When it comes to the IELTS Reading module, there is always a bit of confusion regarding certain key aspects. One of these is the exam pattern, or how the questions are set, to be more specific.
Well, let’s clear that out now! Basically, there is not a great deal to it. The reading module is a 1-hour long module, just like the writing and listening modules.
Like the listening section, the reading section or module includes 40 questions. These questions are spaced out among 3 reading passages.
Each passage is divided into 10 or 12 smaller paragraphs, for easier reading. In the academic module, which is usually taken by applicants hoping to secure an admission spot abroad, the passages come from a variety of scholarly sources.
These include newspapers, journals, magazines, and other such sources. Be aware that all the passages and the information in them, are academically authentic.
Due to its academic nature, the IELTS Reading module of the academic IELTS tends to have a slightly complicated vocabulary, and may also include charts, maps, or other pictorials.
The questions in the reading module are of mixed types and include text completion, paragraph-to-sentence matching, True/False questions, flow chart/diagram completion, and a few other types.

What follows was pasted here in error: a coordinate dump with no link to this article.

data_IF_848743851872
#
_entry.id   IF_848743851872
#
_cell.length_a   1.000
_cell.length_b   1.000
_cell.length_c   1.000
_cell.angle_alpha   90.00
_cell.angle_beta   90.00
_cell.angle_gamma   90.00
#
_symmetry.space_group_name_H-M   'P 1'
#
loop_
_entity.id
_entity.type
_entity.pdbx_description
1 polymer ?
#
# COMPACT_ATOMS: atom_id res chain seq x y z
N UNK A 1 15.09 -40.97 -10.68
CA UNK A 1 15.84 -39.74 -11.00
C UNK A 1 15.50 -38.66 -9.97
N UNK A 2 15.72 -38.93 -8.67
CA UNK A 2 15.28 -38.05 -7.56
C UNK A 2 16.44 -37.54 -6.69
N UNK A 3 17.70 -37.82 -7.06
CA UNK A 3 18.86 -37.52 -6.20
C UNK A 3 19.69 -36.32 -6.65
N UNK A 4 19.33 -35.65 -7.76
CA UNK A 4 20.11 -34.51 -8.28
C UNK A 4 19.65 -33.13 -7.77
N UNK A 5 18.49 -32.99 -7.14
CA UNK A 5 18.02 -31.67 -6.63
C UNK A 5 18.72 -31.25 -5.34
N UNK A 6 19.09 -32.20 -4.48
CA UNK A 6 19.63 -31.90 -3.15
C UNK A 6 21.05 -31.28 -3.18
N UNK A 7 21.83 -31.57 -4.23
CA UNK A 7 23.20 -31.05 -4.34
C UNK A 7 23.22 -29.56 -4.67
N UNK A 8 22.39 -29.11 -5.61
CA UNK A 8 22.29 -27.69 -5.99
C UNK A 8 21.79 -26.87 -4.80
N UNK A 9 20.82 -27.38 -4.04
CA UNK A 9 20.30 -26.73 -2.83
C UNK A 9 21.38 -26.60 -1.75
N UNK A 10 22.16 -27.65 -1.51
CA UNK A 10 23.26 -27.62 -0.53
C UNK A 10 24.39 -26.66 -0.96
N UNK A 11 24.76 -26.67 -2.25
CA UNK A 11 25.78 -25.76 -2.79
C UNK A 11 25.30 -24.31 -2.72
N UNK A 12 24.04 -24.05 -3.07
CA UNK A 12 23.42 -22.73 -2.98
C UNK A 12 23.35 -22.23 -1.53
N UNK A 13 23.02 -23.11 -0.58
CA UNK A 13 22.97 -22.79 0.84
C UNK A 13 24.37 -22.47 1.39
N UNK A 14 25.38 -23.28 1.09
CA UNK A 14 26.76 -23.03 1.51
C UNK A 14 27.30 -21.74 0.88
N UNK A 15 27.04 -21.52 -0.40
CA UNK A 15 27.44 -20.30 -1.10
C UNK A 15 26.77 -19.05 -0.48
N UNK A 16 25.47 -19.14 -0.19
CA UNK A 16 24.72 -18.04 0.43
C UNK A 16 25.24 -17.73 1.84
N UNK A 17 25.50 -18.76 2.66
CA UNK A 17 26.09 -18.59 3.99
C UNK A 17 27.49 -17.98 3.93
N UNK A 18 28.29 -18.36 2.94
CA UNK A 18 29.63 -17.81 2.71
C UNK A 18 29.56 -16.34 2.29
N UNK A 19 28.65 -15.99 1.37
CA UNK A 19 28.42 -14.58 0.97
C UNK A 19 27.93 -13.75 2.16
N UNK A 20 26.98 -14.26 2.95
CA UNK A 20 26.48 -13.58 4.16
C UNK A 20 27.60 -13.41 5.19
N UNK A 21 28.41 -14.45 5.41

In essence, all questions require the same strategy: understanding the text without wasting too much time on it.
There are a total of 40 raw marks to be achieved in the reading module. Each correct answer scores 1 point. An incorrect or unanswered question does not score any marks (but doesn’t result in marks lost either).
The raw mark out of 40 is converted to a band score, which ranges from 0 to 9 in 0.5 increments, with 9 being the highest possible band.
All modules in the IELTS exam are scored out of a 9 band. To get a 9 score on the reading test, you generally need to get 39-40 questions right. The next highest band is an 8.5, and you need to get 37-38 questions right.
All the other bands follow a similar marking scheme, with two wrong answers bringing you down half a band. Generally, 7 is a respectable score in the academic IELTS reading module. For that, you need a minimum of 30 correct answers, which isn’t as hard as it seems!
But how is the overall band calculated? What if my score lies between a band increments? A score of 6.75 is one such example.
In this case, the band score is rounded up to the next nearest integer, which is 7. So even if your raw score got you a 6.75, your final and official band score will be a 7! This is a pretty neat scoring scheme.
However, the opposite works as well. If you end up with a 6.1, then your final band will be a 6, since 6.1 is closer to 6 than 6.5.
In short, your raw band score will be pushed to the nearest whole integer or half-integer score, if it’s not a precise score that is.
Tips and Tricks
Time for some tips and tricks! Before I start with “tricks”, it is important to understand that the IELTS is a language proficiency exam. As thus, it tests your overall skills and sharpness in the English language.